It was Labor Day weekend and the stars aligned so I could experience IKEA for the first time in my life. I can say without question it was the most diverse place that I’ve ever travelled to.

640 different languages were spoken on Saturday from the hours of 12 to 5 pm in that Swedish mirror maze. I spent 5 hours with people who frantically searched for an end table that would complete their lives. At 12:25 pm, I had a flashback to 1992; I was 8 years old. We had an above-ground pool growing up and we’d all walk in a circle in that freaking pool until the current was so thick that we could free-float in a majestic circle.

When the flashback ended, I was in Stoughton, MA getting swept upstream towards the kitchen department.

There were literal arrows on the floor pointing towards what I could only guess was some domesticated Promise-Land. It was like being on vacation in someone else’s home but you couldn’t sit down anywhere and there were so many strangers. It would have been OK if I could have sat down in one of those nice living rooms but Tonya and Bob were invisibly bumping me towards the checkout line. That wouldn’t have been so bad if I knew I was actually in the checkout line. I was an IKEA virgin and couldn’t understand the intricate system. We were snapping pictures of items and all I could think was BUT WHERE ARE THE ACTUAL BOXES? but I didn’t say it out loud because I didn’t want to be judged by the veterans.

The current dumped us off in a warehouse and I started to panic because we had no boxes and all I knew was I didn’t want to lose my spot in whatever line we were in. It was Lord of the Flies and I was in no position to lead.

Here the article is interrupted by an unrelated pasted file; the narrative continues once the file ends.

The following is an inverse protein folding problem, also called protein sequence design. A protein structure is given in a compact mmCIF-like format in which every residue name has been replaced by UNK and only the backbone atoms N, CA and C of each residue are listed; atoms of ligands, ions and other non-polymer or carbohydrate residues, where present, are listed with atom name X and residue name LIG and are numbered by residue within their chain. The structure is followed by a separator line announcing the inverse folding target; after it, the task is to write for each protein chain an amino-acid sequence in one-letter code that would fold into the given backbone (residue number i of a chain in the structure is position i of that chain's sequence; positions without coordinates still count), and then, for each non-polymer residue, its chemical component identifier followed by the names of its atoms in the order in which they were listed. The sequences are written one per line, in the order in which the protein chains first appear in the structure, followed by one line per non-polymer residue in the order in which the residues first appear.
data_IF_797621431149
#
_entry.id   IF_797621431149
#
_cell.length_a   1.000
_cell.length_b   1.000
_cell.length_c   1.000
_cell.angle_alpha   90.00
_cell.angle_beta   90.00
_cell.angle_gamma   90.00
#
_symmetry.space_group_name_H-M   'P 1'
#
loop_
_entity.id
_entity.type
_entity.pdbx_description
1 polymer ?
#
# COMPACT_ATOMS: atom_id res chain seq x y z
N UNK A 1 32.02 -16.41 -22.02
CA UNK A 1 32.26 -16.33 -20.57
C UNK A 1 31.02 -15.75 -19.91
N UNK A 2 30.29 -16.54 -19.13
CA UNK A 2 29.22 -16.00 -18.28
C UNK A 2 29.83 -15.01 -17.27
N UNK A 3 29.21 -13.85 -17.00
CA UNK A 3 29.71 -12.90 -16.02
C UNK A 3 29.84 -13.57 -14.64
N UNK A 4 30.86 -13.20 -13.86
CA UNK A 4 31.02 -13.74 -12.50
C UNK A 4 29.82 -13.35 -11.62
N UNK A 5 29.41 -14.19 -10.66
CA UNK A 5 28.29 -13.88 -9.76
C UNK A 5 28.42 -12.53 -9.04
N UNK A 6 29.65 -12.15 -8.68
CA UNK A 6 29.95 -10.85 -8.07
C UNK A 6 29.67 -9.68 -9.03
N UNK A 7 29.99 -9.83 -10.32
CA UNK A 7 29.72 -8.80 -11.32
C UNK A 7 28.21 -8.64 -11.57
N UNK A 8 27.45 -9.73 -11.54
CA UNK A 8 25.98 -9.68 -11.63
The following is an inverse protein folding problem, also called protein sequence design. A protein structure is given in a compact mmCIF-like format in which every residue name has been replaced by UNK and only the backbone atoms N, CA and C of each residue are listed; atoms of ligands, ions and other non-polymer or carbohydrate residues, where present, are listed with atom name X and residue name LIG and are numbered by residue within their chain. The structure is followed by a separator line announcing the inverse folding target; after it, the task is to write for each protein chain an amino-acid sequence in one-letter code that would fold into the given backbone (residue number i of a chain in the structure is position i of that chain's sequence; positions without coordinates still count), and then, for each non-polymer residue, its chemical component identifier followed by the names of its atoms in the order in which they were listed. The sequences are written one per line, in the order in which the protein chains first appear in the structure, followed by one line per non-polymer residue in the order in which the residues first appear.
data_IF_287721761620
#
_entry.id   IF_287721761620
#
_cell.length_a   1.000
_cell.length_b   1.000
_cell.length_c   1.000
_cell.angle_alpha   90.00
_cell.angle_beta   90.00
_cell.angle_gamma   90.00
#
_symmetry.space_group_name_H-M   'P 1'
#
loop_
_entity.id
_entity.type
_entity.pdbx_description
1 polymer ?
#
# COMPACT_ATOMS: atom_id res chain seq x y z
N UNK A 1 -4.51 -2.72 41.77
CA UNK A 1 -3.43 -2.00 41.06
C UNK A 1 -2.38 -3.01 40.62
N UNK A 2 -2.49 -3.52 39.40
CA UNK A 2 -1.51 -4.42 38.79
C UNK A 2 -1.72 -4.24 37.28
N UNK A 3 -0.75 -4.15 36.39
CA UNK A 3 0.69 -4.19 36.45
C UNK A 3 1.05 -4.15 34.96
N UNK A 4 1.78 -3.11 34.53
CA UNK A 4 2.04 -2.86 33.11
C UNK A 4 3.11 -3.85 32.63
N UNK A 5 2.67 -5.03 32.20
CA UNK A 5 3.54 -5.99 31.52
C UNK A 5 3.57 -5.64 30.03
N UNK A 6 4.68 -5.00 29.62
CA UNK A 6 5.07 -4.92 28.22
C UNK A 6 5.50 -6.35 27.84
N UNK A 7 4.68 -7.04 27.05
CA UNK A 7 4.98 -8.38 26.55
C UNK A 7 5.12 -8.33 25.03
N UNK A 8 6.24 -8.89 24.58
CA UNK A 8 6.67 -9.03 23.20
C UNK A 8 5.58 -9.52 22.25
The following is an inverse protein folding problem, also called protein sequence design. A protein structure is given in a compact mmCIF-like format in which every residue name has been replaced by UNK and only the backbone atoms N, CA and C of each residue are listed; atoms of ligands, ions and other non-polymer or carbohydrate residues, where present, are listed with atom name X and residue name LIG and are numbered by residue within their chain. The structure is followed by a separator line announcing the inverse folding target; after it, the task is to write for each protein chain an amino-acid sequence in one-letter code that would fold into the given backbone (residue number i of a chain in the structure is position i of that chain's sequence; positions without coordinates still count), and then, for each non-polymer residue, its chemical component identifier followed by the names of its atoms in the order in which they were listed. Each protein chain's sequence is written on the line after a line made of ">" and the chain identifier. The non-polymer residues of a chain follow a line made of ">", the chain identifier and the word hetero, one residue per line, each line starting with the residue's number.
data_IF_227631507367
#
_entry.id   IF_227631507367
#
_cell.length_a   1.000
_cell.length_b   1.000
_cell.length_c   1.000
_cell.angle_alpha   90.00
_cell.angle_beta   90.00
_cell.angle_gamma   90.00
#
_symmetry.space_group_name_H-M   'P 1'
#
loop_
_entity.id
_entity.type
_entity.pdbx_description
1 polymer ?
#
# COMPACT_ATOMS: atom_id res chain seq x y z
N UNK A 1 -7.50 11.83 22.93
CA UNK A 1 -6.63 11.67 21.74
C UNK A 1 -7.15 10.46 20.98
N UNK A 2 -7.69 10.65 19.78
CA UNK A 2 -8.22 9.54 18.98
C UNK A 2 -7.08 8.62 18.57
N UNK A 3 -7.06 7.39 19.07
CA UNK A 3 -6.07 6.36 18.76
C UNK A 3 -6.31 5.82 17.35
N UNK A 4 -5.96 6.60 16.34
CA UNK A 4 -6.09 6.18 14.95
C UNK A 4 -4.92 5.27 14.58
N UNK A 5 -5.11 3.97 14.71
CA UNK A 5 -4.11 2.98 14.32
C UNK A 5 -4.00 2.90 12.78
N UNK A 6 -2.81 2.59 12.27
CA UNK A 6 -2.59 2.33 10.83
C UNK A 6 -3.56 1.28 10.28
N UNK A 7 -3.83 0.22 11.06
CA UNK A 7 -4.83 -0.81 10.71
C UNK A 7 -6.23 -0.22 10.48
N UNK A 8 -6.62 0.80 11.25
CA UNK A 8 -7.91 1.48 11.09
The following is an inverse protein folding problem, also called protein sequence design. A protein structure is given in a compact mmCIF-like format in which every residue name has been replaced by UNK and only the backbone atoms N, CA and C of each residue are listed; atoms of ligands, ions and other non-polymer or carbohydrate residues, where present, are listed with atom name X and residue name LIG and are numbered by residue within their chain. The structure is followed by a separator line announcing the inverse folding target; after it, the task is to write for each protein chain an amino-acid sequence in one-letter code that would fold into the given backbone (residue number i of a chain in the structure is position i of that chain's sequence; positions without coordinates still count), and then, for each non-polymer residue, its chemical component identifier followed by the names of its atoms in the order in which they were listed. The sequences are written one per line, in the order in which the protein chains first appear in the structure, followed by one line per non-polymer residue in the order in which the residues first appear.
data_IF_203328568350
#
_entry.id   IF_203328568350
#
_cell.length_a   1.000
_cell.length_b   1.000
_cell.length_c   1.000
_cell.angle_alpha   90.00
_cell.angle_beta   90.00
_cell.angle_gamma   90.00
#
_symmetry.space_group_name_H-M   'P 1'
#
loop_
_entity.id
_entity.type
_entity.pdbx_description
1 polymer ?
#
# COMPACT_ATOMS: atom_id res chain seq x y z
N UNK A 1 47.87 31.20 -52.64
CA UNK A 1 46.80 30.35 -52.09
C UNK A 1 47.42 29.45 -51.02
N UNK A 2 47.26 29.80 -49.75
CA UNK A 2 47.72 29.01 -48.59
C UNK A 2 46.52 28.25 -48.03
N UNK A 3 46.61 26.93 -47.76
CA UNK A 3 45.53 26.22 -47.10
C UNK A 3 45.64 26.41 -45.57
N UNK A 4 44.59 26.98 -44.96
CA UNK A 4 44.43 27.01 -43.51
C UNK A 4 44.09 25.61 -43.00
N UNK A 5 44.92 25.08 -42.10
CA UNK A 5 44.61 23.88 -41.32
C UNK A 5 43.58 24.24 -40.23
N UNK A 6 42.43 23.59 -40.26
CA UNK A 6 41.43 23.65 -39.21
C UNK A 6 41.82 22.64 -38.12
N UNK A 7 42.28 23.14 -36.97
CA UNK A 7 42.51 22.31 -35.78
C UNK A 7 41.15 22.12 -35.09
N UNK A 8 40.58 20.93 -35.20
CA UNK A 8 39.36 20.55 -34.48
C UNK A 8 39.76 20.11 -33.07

I find myself in these situations a lot with my fiancé and I’m not sure what it all means.

My first and only time to DisneyLand was with her and it was Christmas vacation the day after the Rose Bowl. ABSOLUTE MADNESS. I read on Google that it was one of the busiest days ever. Total ride time was 21 minutes. Total wait time was 6 hours. The boat in the Pirates of the Caribbean ride broke down a little bit and I felt so happy that I was getting some extra seat-time.

I digress.

So we’re in the IKEA line and my calculations tell me the wait-time is approximately 3-5 business days. It was real pandamonium in there and a brilliant business strategy from the Suedes. Make everyone feel like it’s a life or death situation. I remember holding onto the carriage so tightly because I didn’t want to go back upstream, down the elevator, up the elevator, back through the stream and possibly miss the opportunity to find a box containing 45 pieces of our dream dresser. I was so scared that I threw in a few dish sponges (the ones that suction to the sink) just to feel like it was all worth something.

I turned to Adriana and told her I’d go on the run for the mystery boxes but just before I made my Supermarket Sweep dash, fucking Tiffany cuts us in line. I snapped a photo of her because she deserves to be shamed.

If you know who this woman is, please call me.

Tiffany and her mom-jeans won this one but I was determined to at least come away with the TV stand of our dreams: one that measured exactly 50 inches wide and 14 inches deep. I zigged and zagged through the crowd, checked the aisle number for a match, and what the hell!

The whole compartment was empty! The busiest weekend of the year and they can’t even keep the shelves stocked! Some lady who thought she was being nice told me–and I’m not making this up–

“you can check online to see if it’s in stock.”


I looked for some arrows on the floor that would direct me out of the situation and none were found.

We left that IKEA with 20% of our list and 80% less of our souls.

Never again.